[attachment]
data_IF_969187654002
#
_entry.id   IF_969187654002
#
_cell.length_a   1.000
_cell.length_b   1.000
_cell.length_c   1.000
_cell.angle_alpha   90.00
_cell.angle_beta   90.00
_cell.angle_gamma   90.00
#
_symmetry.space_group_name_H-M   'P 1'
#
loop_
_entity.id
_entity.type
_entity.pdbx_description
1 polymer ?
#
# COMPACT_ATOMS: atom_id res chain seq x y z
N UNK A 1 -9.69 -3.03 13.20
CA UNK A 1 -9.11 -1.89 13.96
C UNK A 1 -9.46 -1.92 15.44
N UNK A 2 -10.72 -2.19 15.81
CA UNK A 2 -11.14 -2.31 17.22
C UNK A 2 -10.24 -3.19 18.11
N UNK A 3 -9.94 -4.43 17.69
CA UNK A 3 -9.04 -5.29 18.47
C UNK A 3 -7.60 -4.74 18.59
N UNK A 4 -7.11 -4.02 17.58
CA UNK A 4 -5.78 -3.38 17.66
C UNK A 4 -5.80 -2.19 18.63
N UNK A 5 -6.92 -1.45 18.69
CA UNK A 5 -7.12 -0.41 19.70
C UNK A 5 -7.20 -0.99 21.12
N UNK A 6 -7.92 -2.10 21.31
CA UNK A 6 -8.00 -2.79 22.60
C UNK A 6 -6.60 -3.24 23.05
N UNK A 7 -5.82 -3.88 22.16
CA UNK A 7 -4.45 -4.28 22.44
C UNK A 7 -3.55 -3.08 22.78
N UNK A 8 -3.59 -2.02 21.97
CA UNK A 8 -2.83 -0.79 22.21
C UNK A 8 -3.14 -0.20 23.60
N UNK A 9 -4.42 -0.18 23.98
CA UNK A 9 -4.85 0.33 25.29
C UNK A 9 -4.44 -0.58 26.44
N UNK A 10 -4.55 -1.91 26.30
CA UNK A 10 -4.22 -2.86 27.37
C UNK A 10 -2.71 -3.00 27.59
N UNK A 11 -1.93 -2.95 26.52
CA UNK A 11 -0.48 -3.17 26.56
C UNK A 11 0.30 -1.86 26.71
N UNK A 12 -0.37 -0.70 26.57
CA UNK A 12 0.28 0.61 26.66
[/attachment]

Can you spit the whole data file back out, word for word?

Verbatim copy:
data_IF_969187654002
#
_entry.id   IF_969187654002
#
_cell.length_a   1.000
_cell.length_b   1.000
_cell.length_c   1.000
_cell.angle_alpha   90.00
_cell.angle_beta   90.00
_cell.angle_gamma   90.00
#
_symmetry.space_group_name_H-M   'P 1'
#
loop_
_entity.id
_entity.type
_entity.pdbx_description
1 polymer ?
#
# COMPACT_ATOMS: atom_id res chain seq x y z
N UNK A 1 -9.69 -3.03 13.20
CA UNK A 1 -9.11 -1.89 13.96
C UNK A 1 -9.46 -1.92 15.44
N UNK A 2 -10.72 -2.19 15.81
CA UNK A 2 -11.14 -2.31 17.22
C UNK A 2 -10.24 -3.19 18.11
N UNK A 3 -9.94 -4.43 17.69
CA UNK A 3 -9.04 -5.29 18.47
C UNK A 3 -7.60 -4.74 18.59
N UNK A 4 -7.11 -4.02 17.58
CA UNK A 4 -5.78 -3.38 17.66
C UNK A 4 -5.80 -2.19 18.63
N UNK A 5 -6.92 -1.45 18.69
CA UNK A 5 -7.12 -0.41 19.70
C UNK A 5 -7.20 -0.99 21.12
N UNK A 6 -7.92 -2.10 21.31
CA UNK A 6 -8.00 -2.79 22.60
C UNK A 6 -6.60 -3.24 23.05
N UNK A 7 -5.82 -3.88 22.16
CA UNK A 7 -4.45 -4.28 22.44
C UNK A 7 -3.55 -3.08 22.78
N UNK A 8 -3.59 -2.02 21.97
CA UNK A 8 -2.83 -0.79 22.21
C UNK A 8 -3.14 -0.20 23.60
N UNK A 9 -4.42 -0.18 23.98
CA UNK A 9 -4.85 0.33 25.29
C UNK A 9 -4.44 -0.58 26.44
N UNK A 10 -4.55 -1.91 26.30
CA UNK A 10 -4.22 -2.86 27.37
C UNK A 10 -2.71 -3.00 27.59
N UNK A 11 -1.93 -2.95 26.52
CA UNK A 11 -0.48 -3.17 26.56
C UNK A 11 0.30 -1.86 26.71
N UNK A 12 -0.37 -0.70 26.57
CA UNK A 12 0.28 0.61 26.66